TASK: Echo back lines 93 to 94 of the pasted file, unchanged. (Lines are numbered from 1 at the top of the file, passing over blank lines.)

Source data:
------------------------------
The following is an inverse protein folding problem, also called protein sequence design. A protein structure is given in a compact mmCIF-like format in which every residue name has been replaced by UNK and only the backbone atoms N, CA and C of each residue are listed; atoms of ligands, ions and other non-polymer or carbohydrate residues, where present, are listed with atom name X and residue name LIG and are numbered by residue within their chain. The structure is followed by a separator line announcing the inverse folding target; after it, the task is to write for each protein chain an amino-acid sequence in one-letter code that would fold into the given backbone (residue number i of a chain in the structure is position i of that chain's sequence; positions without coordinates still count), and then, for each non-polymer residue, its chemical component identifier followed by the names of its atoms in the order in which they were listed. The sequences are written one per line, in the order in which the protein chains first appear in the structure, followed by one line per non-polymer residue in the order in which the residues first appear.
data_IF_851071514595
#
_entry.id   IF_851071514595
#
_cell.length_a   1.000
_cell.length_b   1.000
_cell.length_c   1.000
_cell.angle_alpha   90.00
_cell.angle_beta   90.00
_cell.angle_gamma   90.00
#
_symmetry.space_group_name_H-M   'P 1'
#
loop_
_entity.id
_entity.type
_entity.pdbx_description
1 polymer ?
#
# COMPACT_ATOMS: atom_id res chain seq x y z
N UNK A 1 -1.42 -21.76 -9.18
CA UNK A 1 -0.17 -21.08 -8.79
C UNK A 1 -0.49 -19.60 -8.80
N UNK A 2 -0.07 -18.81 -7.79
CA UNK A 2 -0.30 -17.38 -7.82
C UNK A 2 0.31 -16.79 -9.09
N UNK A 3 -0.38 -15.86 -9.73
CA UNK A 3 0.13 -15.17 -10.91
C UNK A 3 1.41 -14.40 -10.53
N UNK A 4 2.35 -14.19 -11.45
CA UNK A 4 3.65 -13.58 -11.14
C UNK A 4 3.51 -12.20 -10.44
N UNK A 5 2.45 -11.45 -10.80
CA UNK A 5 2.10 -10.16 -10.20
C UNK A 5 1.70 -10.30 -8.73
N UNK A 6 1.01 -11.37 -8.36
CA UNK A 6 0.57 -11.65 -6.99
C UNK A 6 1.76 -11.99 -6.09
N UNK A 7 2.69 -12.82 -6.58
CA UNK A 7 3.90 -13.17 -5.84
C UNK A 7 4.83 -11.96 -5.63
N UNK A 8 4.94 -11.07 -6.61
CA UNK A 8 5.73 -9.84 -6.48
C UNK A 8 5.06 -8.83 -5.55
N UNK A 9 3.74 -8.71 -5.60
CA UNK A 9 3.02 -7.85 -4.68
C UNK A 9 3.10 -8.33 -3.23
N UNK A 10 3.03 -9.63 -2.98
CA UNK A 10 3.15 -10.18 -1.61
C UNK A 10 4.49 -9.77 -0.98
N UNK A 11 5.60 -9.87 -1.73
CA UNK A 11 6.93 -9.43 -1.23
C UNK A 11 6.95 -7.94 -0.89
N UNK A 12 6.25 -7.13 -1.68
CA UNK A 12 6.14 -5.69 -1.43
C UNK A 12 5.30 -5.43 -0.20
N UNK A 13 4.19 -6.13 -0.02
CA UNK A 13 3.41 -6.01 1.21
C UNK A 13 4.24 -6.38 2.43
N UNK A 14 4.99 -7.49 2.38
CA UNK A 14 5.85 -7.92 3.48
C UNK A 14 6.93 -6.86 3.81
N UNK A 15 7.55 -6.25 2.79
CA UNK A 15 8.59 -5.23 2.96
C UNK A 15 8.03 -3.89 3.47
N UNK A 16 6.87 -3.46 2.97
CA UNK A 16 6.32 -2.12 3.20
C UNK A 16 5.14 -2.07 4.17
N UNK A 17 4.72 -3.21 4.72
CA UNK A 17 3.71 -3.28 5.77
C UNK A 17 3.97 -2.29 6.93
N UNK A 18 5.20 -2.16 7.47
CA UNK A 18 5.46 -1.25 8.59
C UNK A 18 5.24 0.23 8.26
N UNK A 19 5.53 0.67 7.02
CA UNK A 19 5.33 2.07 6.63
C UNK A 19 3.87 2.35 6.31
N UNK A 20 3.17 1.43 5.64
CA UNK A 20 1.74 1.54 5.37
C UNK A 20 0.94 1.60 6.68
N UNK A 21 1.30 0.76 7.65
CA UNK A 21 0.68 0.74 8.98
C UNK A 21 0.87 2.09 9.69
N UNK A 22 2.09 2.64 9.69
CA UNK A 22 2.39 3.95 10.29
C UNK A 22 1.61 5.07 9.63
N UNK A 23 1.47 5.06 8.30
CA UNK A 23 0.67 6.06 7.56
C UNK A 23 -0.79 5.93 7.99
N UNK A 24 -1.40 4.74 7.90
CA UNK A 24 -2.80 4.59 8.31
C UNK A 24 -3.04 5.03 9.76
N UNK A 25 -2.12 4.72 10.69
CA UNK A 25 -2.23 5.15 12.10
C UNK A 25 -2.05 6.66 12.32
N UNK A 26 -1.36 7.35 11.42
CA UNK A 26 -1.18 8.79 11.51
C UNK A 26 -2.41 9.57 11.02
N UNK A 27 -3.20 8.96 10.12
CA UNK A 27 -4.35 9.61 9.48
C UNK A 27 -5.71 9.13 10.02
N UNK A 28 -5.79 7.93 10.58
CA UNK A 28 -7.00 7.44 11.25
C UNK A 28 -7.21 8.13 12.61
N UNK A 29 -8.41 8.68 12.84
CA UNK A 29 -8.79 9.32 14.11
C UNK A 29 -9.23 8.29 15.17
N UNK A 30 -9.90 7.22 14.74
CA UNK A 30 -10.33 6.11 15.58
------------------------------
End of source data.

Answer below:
C UNK A 24 -3.04 5.03 9.76
N UNK A 25 -2.12 4.72 10.69